13. in a new/different/bad etc light if someone or something is seen or shown in a particular light, people can see that particular part of their character:
I suddenly saw my father in a new light.
This incident will put the company in a very bad light.
14. see the light
a) to suddenly understand something:
At last doctors have seen the light!
b) to begin to believe in a religion very strongly
15. see the light (of day)
a) if an object sees the light of day, it is taken from the place where it has been hidden, and becomes publicly known:
Some of these documents will probably never see the light of day.
b) if a law, decision etc sees the light of day, it comes into existence for the first time
16. light at the end of the tunnel something that gives you hope for the future after a long and difficult period:
It’s been a hard few months, but we’re finally beginning to see the light at the end of the tunnel.
17. have your name in lights informal to be successful and famous in theatre or films
18. go/be out like a light informal to go to sleep very quickly because you are very tired:
I went straight to bed and went out like a light.
19. a leading light in/of something informal someone who is important in a particular organization:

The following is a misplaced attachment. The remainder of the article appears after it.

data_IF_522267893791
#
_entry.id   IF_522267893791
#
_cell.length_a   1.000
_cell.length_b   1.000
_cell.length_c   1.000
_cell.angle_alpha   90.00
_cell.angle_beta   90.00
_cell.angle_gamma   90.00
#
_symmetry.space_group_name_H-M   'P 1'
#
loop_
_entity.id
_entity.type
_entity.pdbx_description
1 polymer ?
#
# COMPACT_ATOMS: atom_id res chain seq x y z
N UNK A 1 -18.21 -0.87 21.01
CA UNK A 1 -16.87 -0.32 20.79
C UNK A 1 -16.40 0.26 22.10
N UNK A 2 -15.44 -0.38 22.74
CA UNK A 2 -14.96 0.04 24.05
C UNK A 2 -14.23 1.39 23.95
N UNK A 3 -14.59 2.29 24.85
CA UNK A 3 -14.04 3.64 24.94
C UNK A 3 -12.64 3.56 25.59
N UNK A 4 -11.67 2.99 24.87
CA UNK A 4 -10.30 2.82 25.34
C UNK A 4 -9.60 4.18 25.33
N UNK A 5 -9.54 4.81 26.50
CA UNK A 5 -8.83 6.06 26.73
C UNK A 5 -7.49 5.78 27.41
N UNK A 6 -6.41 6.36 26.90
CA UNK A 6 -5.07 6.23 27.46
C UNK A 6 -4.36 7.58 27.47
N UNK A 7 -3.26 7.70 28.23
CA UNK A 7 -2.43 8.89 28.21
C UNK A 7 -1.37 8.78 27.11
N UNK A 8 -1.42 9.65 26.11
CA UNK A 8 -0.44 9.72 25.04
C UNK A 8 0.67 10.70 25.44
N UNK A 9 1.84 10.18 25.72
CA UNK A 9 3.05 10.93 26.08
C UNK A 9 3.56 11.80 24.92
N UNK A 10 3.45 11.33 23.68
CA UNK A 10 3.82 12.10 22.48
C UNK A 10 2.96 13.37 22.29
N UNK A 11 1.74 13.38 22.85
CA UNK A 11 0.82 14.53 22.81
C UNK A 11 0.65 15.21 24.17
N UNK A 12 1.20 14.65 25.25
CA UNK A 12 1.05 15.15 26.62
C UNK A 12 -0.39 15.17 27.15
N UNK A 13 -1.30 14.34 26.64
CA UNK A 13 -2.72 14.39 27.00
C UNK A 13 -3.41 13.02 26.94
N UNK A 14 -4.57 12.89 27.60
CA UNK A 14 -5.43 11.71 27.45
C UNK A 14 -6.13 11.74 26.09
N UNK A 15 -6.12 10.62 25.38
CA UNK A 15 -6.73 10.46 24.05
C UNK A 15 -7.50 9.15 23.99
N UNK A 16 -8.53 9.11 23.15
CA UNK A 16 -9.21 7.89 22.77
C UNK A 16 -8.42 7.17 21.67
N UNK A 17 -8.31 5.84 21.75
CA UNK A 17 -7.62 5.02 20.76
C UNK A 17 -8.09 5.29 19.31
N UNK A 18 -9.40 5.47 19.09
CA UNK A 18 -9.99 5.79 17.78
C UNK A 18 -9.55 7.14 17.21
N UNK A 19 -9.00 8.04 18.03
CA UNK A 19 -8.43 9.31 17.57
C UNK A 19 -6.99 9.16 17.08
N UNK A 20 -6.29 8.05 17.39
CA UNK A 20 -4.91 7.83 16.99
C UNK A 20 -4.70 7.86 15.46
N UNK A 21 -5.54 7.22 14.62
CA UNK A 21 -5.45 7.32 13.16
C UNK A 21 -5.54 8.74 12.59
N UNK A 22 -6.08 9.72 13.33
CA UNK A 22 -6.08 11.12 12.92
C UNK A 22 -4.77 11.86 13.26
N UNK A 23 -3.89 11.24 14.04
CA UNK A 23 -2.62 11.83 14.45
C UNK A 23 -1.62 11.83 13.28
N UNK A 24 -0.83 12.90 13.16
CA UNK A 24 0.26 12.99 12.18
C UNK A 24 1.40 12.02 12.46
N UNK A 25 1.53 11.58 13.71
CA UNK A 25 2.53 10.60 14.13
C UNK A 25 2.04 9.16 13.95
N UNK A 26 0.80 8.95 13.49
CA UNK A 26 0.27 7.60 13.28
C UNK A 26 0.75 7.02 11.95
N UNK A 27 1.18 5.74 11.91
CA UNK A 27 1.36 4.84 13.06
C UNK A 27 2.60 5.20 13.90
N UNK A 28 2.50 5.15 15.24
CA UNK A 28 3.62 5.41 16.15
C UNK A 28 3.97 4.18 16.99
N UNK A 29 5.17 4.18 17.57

She’s one of the leading lights of the local dramatic society.
20. the light of sb’s life the person that someone loves more than anyone else:
Her son was the light of her life.
21. WINDOW [countable] a window in a roof or wall that allows light into a room
⇨ hide your light under a bushel at ↑bushel, ⇨ be all sweetness and light at ↑sweetness(3), ⇨ in the cold light of day at ↑cold1(9)
• • •
■ ADJECTIVES/NOUN + light
▪ bright/strong The light was so bright he had to shut his eyes.
▪ blinding/dazzling (=extremely bright) The white buildings reflected a blinding light.
▪ dim (=not bright) Gradually her eyes became accustomed to the dim light.
▪ good (=bright enough) Stand over here where the light is good.
▪ poor/bad (=not bright enough) The light was too poor for me to read.
▪ soft/warm (=light that seems slightly yellow or orange) the soft light of the candles